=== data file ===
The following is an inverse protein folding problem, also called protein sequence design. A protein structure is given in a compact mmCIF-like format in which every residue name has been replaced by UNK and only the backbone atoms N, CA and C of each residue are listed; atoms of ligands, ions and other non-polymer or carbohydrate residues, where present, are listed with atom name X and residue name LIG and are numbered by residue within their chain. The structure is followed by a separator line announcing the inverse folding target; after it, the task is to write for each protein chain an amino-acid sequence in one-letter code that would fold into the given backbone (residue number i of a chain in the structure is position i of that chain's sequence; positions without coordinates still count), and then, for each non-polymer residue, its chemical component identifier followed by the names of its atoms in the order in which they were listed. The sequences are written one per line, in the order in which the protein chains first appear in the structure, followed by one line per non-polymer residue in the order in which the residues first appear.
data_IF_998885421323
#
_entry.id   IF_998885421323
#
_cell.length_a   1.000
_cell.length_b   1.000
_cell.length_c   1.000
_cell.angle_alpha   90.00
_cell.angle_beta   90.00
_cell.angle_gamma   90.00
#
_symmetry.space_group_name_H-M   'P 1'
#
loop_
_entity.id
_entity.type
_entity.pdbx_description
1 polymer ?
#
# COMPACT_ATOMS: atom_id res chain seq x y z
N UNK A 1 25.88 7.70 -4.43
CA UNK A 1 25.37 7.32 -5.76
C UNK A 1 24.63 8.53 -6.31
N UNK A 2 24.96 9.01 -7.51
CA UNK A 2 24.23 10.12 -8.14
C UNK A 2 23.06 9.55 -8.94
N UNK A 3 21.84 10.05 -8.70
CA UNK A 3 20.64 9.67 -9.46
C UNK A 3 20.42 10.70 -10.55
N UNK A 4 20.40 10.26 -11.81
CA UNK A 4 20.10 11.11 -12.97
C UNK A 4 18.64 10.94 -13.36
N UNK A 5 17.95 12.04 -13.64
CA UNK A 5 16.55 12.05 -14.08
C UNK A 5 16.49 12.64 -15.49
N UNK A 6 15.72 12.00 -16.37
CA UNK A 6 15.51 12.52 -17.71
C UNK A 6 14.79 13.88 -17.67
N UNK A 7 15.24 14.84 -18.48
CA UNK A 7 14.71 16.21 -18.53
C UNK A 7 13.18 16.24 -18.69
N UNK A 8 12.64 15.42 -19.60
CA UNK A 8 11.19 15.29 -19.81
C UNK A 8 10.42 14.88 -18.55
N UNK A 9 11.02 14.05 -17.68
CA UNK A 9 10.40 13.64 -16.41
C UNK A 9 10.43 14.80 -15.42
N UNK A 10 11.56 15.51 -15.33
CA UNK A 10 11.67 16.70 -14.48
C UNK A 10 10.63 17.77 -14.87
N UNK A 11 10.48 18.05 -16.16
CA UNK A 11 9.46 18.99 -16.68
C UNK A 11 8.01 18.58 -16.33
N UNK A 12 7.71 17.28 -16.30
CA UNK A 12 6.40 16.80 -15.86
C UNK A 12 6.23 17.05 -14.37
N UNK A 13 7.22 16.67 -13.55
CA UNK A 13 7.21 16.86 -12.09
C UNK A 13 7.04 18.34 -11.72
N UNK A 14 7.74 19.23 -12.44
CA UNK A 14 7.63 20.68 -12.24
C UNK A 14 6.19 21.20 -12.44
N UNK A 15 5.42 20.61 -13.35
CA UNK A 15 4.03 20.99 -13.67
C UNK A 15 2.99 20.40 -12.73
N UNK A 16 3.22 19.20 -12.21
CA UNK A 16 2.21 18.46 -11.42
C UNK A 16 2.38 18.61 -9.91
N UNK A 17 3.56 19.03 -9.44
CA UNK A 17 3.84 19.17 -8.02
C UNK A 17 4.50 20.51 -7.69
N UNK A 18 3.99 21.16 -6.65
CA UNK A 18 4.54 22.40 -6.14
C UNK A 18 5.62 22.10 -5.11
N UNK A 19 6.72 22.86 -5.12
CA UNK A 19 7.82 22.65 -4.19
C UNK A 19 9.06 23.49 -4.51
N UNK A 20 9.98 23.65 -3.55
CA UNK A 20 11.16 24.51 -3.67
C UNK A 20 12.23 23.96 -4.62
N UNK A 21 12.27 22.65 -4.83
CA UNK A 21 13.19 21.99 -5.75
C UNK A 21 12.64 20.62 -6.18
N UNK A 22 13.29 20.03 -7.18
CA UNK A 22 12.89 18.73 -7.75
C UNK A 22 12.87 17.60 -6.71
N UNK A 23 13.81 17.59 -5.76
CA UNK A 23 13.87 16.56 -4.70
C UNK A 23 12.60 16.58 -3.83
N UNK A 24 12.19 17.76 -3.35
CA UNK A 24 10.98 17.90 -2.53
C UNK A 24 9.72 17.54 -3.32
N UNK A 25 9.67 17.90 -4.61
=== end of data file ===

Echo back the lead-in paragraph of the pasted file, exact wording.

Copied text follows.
The following is an inverse protein folding problem, also called protein sequence design. A protein structure is given in a compact mmCIF-like format in which every residue name has been replaced by UNK and only the backbone atoms N, CA and C of each residue are listed; atoms of ligands, ions and other non-polymer or carbohydrate residues, where present, are listed with atom name X and residue name LIG and are numbered by residue within their chain. The structure is followed by a separator line announcing the inverse folding target; after it, the task is to write for each protein chain an amino-acid sequence in one-letter code that would fold into the given backbone (residue number i of a chain in the structure is position i of that chain's sequence; positions without coordinates still count), and then, for each non-polymer residue, its chemical component identifier followed by the names of its atoms in the order in which they were listed. The sequences are written one per line, in the order in which the protein chains first appear in the structure, followed by one line per non-polymer residue in the order in which the residues first appear.